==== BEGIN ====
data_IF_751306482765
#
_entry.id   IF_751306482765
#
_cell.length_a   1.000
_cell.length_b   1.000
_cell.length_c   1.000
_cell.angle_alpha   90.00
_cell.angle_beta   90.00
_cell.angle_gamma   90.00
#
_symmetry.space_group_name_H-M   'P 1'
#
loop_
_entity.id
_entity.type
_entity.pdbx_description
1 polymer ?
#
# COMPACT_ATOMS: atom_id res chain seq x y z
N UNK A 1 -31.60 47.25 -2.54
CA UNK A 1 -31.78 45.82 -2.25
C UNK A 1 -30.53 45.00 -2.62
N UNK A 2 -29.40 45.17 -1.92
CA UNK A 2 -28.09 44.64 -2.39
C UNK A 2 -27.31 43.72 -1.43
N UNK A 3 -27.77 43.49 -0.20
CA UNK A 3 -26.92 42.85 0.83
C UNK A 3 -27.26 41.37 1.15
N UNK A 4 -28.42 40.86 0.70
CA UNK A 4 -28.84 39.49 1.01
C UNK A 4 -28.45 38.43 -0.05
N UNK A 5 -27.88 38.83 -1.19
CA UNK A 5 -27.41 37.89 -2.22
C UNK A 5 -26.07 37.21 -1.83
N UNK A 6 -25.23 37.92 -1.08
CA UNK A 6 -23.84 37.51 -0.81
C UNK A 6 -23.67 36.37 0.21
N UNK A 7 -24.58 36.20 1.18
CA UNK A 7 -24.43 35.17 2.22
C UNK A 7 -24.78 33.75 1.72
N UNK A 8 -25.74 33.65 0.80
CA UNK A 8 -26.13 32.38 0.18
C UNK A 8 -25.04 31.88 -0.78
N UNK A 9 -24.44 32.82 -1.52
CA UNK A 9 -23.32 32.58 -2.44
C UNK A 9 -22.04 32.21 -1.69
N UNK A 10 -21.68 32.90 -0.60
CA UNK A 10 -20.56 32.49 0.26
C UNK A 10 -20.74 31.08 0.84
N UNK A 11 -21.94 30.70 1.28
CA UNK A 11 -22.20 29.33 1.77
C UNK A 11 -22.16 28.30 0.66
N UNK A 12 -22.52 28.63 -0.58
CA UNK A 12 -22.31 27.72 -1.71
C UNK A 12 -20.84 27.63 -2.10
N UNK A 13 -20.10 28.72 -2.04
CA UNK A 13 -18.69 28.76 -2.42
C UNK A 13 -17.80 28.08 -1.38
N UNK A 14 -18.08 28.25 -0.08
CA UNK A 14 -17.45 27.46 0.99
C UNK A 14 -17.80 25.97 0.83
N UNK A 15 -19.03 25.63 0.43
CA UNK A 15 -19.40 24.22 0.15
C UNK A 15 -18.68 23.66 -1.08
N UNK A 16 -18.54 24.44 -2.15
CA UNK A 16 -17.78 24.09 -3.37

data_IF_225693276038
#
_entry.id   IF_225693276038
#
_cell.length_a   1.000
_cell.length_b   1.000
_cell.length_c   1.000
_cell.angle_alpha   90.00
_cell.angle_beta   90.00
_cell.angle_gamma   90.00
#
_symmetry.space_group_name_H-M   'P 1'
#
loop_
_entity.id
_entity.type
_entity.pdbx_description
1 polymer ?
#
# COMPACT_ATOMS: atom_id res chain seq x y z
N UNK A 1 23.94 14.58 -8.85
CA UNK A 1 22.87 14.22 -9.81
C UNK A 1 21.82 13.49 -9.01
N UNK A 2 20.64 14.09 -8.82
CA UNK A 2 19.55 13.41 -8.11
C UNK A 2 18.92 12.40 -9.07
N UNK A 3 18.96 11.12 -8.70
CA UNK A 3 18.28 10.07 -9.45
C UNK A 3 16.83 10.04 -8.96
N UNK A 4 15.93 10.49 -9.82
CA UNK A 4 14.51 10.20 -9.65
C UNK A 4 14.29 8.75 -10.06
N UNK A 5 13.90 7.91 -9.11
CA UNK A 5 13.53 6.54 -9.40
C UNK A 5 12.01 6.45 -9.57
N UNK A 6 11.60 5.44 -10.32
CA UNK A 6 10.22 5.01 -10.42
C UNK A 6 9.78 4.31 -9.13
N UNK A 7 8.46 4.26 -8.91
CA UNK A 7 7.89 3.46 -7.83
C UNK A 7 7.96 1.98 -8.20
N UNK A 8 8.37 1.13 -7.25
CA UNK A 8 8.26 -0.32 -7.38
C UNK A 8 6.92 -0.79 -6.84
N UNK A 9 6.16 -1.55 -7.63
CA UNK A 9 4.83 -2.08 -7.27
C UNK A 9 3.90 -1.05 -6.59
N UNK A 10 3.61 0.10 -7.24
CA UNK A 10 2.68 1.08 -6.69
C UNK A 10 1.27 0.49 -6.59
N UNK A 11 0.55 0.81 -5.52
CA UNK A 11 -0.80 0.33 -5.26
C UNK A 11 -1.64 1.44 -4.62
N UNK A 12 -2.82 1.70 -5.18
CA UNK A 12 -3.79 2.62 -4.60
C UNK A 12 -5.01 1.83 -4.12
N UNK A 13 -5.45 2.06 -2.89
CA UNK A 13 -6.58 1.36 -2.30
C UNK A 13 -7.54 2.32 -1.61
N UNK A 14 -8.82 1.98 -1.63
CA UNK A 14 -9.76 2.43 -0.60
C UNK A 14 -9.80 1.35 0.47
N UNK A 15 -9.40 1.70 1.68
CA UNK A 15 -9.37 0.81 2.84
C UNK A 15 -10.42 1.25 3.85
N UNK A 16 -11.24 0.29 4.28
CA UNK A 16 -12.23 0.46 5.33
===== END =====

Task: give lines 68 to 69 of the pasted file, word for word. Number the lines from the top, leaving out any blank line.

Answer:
data_IF_225693276038
#